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The Adonis Musati Project (AMP) was named after a young Zimbabwean man who died of starvation on the streets of Cape Town whilst queuing to get his asylum papers. The organisation was formed at the end of 2007, in an effort to ensure that no other refugee or asylum seeker would suffer the same fate.
Refugees and asylum seekers are amongst the most vulnerable populations in South African society. An overburdened health system, ill-defined government policies and poor dissemination of information, endemic corruption and prevailing xenophobic attitudes added to paucity of available information and assistance and linguistic and cultural barriers, create significant obstacles to accessing services, overcoming experienced trauma and integrating successfully into South African society.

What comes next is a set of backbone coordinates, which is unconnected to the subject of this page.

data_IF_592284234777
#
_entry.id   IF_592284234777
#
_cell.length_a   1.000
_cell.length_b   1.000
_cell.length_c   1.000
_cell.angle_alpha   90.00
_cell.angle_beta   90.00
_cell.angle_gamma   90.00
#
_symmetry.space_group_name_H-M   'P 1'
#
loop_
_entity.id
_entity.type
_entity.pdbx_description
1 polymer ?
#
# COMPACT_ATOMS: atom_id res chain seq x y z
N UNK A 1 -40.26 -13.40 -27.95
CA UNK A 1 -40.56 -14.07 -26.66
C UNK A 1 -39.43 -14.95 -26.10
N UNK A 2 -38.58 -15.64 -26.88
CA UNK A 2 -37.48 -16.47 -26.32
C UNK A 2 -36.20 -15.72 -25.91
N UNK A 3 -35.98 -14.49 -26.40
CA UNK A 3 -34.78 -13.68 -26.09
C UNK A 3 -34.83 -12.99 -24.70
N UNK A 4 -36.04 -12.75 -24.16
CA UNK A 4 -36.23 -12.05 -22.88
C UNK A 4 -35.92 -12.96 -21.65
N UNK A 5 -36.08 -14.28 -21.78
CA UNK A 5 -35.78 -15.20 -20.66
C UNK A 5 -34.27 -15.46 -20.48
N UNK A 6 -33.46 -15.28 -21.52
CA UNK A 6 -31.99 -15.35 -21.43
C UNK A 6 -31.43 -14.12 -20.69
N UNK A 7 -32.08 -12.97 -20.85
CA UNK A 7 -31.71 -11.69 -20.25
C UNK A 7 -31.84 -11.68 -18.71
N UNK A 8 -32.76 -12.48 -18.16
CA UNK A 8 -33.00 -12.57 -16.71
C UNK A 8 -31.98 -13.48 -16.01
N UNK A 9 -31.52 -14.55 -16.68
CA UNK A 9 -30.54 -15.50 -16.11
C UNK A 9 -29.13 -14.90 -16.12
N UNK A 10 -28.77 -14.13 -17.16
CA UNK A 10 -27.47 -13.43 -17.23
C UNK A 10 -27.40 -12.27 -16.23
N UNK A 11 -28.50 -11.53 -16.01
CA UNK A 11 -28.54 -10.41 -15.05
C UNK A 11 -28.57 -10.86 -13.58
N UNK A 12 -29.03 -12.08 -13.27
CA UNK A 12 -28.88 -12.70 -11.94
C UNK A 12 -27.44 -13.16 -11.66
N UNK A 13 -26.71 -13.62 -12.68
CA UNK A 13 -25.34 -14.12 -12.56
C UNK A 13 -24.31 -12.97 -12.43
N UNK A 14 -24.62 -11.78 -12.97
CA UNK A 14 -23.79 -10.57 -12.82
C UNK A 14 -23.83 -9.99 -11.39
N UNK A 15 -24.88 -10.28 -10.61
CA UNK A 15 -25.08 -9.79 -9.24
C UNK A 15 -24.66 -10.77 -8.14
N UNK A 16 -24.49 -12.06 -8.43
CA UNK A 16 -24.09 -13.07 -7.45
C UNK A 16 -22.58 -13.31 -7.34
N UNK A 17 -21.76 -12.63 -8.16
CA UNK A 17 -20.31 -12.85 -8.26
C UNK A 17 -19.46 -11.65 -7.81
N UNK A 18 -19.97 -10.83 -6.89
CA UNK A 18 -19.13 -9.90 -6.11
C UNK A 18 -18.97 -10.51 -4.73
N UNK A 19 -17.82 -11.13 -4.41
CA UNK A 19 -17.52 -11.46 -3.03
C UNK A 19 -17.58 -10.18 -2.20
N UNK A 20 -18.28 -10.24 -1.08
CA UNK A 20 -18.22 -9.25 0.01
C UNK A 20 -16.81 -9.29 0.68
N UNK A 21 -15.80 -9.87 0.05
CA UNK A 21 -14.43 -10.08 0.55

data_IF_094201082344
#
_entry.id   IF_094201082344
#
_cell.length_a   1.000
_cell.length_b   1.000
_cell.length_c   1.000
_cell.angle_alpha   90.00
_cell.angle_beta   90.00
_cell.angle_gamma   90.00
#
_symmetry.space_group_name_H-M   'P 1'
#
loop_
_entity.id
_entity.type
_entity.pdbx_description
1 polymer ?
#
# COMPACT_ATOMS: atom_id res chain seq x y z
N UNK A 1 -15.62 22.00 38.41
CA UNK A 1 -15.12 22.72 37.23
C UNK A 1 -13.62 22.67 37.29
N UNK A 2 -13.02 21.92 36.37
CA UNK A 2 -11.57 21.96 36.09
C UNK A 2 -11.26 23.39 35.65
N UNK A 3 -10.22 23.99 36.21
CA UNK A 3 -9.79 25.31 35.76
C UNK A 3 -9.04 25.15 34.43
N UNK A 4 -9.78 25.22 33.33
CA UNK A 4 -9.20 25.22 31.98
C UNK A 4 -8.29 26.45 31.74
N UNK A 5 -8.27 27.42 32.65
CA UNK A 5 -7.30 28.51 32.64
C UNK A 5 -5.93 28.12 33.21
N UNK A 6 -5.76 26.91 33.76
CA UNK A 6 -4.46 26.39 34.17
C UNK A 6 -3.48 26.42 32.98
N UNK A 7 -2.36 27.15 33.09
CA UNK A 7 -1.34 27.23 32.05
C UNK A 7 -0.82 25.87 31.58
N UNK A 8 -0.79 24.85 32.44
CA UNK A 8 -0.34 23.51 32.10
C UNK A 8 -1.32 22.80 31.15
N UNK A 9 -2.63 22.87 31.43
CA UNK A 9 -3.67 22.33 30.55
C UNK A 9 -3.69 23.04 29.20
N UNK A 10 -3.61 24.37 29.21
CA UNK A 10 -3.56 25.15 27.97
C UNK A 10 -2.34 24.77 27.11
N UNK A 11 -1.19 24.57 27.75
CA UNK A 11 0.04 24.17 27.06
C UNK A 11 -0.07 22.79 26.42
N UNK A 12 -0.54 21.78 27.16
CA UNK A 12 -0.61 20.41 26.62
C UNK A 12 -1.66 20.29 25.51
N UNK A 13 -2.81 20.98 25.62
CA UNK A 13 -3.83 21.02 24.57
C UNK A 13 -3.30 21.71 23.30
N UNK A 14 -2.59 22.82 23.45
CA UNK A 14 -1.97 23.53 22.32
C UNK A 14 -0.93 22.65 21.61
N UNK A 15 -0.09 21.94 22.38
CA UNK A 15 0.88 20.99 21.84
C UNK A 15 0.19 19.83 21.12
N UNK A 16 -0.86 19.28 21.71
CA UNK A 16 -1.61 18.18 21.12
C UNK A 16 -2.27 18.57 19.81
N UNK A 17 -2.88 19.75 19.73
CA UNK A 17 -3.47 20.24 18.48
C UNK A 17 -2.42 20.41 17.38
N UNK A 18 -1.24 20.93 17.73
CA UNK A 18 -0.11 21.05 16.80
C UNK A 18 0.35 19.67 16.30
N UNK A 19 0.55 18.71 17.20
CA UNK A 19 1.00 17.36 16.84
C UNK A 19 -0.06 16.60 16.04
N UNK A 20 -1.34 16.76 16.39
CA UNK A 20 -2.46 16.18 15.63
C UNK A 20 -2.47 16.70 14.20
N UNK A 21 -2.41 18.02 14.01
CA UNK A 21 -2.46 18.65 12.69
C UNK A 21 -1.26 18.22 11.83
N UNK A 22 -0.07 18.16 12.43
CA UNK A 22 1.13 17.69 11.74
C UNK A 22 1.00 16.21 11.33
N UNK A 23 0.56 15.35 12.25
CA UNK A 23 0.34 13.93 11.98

According to the World Health Organisation, more than 50% of refugees suffer from mental health problems including trauma and stress, as a result of having endured conflict and massive human rights violations. Many African refugees are fleeing from areas where sexual violence and mass atrocities are amongst the worst in the world.
Through our work with vulnerable refugees and asylum seekers in Cape Town, AMP has seen the detrimental effects that such traumatic experiences have on an individual. Many are in a permanent state of mental distress and immobilisation, which leaves them incapacitated and unable to tackle the continued challenges of supporting themselves and their families once in South Africa.
Since its inception, the Adonis Musati Project has been involved in a number of initiatives and activities to assist the vulnerable asylum seeker and refugee population in Cape Town, including health and welfare, training, education, advocacy, and psychosocial and mental health care. AMP believes in taking a holistic approach to offering assistance, addressing both the physical and mental needs of our clientele. The Adonis Musati Project strives to address the gap of access and availability in services for this population, whilst encouraging individual sustained growth and eventual self-reliance.